Kenneth Brown on the Functional Kitchen

What is a functional kitchen? It's all about what works for you, says designer Kenneth Brown. Here, his advice on creating the kitchen you want.


Interior designer Kenneth Brown doesn't cook, but he still loves the kitchen in his L.A. loft. Glass windows line the walls, with "dark, dark walnut cabinets" below and a white countertop of Calcutta marble. A concrete floor and huge sisal rug complete the space. But even though Kenneth uses the cabinets to store nonkitchen items (and the microwave more than any other appliance), his clean, streamlined kitchen works for his busy life. It's also a reflection of the driving philosophy behind his designs: "Build for what you're gonna use."

Kenneth, host of HGTV's reDesign, believes that kitchens should "fit what you need in how you use your kitchen. Some people are happy with a hot plate and a mini fridge; others are gourmet cooks and make meals for 100 people a month." He's encouraged that more people are starting to realize that "these gi-normous kitchens are a waste." Many large kitchens don't function well, he points out, because they're so big that the distance from fridge to stove is too far, or they have two work triangles, requiring lots of extra steps. Kenneth encourages everyone who's contemplating a kitchen redo to "be more responsible about creating what we really need, and not doing it to impress." With that in mind, here are some tips from Kenneth on creating a workable and beautiful kitchen:

Streamline everything.

Make sure you have enough room for storage so there's no clutter on the countertops, Kenneth says. If you want to take the clean look a step further, use Kenneth's favorite trick: Install all the electrical outlets underneath the upper cabinets so you don't have visible outlets cluttering up the backsplash.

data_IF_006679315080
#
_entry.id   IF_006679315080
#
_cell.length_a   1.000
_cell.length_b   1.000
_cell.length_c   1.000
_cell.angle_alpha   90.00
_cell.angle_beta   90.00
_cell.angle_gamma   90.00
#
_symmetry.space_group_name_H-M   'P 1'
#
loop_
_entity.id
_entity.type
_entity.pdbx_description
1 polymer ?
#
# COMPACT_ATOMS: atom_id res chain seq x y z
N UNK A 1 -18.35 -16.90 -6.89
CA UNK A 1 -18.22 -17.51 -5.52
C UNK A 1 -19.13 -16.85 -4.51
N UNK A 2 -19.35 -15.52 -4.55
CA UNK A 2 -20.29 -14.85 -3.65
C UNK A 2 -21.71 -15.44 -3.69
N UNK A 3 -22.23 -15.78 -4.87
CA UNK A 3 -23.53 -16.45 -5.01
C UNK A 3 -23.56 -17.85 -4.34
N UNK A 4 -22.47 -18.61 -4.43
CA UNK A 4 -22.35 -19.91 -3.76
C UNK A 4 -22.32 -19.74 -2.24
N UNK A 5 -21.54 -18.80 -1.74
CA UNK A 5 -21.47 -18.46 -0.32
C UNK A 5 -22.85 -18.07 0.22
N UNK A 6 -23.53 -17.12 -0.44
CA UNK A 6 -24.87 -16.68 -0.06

Create family space in the kitchen.

"At the end of the day when everyone's home the kitchen is the place where everyone recharges." There should be a safe place for kids to hang out or do homework, and a spot for a computer. "People enjoy surfing the web in the kitchen, and it's great to have it right there for pulling up recipes for cooking."

Let the kitchen reflect your personality, and not the standards of what you think a kitchen should look like.

One of Kenneth's favorite projects was the redesign of a kitchen on a very tight budget. He took the doors off the cabinets to expose freshly painted shelves as an alternative to installing new cabinetry. He brought in a 1950s banquette for seating as a place for the family to hang out, and hung photos of the owners as goofy 8-year-olds on the walls. "We sort of broke the rules," Kenneth says. "But it was all about customizing the kitchen for the homeowner."

Make tough choices.

There are so many products available now, from cabinet finishes to hardware, that making a choice can seem paralyzing. "That's the biggest problem every homeowner faces," says Kenneth. "You have to learn to edit and just accept that you're going to stick with one element that's the main feature." If you're in love with your countertops, then choose a backsplash that won't compete with it. "Find other elements to balance it out that won't steal the show."

Function should always come first.

Kenneth says his biggest design mistake ever was when he honed Carrara marble for kitchen countertops. "When you hone marble you're stripping off its finish to give it more of a flat, matte look," he explains. "But you're also stripping off the layer that keeps things from soaking into it." As soon as one wet glass touched the countertop, it was "marked for life." Kenneth was good friends with the homeowners, and replaced the countertop with a glossier, but much more functional, intact Carrara marble.

Kathy McCleary is a frequent contributor to

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